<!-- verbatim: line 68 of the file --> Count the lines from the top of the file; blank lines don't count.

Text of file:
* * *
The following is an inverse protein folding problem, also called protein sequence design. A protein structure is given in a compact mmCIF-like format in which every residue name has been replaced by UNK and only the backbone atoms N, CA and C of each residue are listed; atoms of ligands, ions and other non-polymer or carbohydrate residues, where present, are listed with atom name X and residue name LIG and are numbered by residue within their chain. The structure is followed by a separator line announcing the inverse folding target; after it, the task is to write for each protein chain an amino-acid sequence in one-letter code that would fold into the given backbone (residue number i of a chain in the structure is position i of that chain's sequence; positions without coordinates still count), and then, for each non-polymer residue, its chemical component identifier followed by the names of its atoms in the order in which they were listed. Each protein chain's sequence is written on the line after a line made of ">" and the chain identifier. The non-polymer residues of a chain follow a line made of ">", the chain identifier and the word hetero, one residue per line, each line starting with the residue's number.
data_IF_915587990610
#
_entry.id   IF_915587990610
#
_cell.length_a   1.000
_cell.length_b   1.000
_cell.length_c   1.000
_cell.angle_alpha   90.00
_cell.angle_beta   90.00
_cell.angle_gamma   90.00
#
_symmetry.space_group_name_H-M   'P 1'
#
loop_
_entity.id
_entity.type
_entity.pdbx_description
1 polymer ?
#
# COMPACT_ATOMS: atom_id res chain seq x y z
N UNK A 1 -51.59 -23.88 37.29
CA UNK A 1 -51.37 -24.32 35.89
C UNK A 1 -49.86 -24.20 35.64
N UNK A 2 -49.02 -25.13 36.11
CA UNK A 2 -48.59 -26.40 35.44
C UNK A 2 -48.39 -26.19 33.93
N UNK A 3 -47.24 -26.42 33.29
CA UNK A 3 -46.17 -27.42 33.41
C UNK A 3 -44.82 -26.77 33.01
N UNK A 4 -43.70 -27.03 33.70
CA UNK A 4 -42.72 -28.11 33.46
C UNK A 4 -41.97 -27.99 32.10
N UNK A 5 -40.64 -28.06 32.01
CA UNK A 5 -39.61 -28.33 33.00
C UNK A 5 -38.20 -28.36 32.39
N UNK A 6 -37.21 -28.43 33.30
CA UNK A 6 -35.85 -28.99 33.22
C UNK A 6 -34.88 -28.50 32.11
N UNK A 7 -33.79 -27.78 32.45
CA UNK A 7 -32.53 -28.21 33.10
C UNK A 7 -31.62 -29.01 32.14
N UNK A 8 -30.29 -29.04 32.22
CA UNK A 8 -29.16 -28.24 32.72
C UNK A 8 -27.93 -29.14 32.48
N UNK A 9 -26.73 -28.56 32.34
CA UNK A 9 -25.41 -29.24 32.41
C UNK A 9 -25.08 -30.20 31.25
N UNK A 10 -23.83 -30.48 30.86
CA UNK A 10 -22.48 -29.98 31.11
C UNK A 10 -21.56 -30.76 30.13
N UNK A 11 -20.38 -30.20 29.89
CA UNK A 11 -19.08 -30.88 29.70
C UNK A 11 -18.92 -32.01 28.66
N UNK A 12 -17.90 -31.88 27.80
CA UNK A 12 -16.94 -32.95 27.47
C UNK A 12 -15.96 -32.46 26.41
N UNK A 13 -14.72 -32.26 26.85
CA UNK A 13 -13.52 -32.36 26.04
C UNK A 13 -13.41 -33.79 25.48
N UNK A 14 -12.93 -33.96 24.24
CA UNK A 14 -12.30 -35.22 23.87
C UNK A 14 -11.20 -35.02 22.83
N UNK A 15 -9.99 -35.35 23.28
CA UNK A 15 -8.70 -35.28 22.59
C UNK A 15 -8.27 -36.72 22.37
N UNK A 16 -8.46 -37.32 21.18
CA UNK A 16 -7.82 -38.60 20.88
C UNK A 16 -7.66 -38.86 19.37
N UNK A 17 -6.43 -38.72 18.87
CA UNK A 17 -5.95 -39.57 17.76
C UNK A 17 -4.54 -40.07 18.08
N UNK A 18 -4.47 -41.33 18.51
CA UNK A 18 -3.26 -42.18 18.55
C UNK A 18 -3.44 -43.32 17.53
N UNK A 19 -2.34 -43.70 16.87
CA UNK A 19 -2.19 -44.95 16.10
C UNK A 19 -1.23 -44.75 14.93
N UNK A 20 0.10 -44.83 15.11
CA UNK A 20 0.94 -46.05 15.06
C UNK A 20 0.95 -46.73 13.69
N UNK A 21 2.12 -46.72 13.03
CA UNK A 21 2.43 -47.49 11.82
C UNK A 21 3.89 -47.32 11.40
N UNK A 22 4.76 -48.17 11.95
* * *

CA UNK A 16 -7.82 -38.60 20.88